The Federal Acquisition Regulation sets forth clear guidelines concerning the conduct of government personnel that engage in contracting activities. GAO noted that the most fundamental guidance provides that: “Transactions relating to the expenditure of public funds require the highest degree of public trust and an impeccable standard of conduct. The general rule is to avoid strictly any conflict of interest or even the appearance of a conflict of interest in Government-contractor relationships.”
GAO explained that it previously determined that “where an agency knowingly fails to investigate and resolve a question concerning whether an agency employee who actively and extensively engaged in procurement-related activities should have been recused from those activities, the existence of an actual or apparent conflict of interest is sufficient to taint the procurement.”
GAO discussed that the record shows that Mr. X was extensively involved in virtually every aspect of the agency’s acquisition process; that he maintained an ongoing personal relationship with both a high-level employee at COLSA, as well as another KBR Wyle employee; and that NASA, despite being made aware of the existence of these relationships, elected to allow Mr. X’s continued involvement in the acquisition, “notwithstanding what amounts to at least the appearance of a conflict of interest on the part of Mr. X.” GAO also found that none of the agency’s ethics review activities considered Mr. X’s extensive, ongoing participation in the acquisition activities as the lead of the PDT. GAO noted that NASA’s failure to consider Mr. X’s participation in the weekly social gatherings in light of his role as the lead of the PDT “further undermines the reasonableness of the agency’s decision to allow Mr. X also to be a member of the SEB.”
GAO noted that while NASA did adopt some mitigation measures, “it is not evident how those measures could be adequate in light of the totality of the circumstances.” GAO explained that the measures adopted provide no guard against Mr. X’s extensive activities in shaping the acquisition in general or in performing many of the detailed, sensitive tasks associated with his role as lead of the PDT. Moreover, GAO found “it is not evident how those measures would protect against the possibility of Mr. X influencing the evaluation of proposals from offerors other than SGT, nor is it evident why the agency concluded that it would be acceptable for Mr. X to vote on the scoring of the SGT proposal.”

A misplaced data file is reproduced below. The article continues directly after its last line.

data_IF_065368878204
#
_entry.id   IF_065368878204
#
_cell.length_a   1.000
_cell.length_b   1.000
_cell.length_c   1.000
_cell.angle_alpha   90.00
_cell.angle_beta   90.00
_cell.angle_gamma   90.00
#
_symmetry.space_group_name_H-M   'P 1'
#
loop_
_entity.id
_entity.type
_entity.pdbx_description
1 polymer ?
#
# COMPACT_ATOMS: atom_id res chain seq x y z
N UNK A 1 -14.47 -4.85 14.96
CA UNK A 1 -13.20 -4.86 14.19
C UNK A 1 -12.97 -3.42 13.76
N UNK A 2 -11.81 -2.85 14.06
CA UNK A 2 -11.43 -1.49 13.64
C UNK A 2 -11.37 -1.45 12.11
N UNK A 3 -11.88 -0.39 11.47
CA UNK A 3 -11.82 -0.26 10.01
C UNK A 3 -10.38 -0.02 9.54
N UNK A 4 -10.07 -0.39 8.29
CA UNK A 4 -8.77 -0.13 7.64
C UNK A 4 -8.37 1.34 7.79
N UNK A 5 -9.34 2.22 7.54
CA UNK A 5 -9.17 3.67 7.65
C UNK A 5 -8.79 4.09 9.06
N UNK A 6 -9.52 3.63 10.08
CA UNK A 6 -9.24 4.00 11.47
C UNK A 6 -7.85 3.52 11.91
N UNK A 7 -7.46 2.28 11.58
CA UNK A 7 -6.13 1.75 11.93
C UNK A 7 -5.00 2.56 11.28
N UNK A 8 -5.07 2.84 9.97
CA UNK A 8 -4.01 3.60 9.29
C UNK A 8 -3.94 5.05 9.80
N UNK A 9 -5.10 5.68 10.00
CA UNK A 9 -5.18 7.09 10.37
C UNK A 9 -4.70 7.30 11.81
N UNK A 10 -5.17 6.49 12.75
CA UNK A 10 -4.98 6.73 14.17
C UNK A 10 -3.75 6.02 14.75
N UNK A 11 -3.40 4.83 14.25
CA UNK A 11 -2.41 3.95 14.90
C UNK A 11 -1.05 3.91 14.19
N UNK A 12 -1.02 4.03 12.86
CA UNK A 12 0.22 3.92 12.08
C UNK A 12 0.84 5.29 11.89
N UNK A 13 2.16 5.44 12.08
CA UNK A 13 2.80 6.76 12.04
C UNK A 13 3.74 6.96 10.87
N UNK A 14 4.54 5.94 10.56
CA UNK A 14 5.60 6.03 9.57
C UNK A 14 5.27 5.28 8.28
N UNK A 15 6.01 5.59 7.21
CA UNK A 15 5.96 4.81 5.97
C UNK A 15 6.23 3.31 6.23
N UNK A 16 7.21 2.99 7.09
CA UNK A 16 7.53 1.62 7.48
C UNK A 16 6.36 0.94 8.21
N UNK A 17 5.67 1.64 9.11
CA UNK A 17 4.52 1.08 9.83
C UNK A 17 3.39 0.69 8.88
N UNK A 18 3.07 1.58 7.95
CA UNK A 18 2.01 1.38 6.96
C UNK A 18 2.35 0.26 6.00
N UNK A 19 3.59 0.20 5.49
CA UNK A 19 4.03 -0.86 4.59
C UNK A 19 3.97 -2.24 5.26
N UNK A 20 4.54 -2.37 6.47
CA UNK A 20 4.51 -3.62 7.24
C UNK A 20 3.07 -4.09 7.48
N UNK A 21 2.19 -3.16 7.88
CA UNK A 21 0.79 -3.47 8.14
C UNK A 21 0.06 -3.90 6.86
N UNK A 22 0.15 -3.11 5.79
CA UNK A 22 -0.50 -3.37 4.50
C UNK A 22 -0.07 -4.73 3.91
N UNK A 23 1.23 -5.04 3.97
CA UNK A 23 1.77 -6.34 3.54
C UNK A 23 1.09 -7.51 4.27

Ultimately, GAO concluded that it didn’t need to resolve whether or not Mr. X’s participation in the acquisition resulted in actual prejudice. “The potential harm flowing from an actual or apparent conflict of interest is, by its nature, not susceptible to demonstrable proof of bias or prejudice.” GAO held that “where a conflict or apparent conflict of interest exists, and the agency did not resolve the issue, to maintain the integrity of the procurement process, we will presume that the protester was prejudiced, unless the record includes clear evidence establishing the absence of prejudice.” GAO determined no such evidence existed here.
GAO sustained the protest on this basis. GAO recommend that NASA terminate the contract awarded to SGT, cancel the RFP, begin its acquisition anew, and proceed without the involvement of individuals who have a conflict of interest.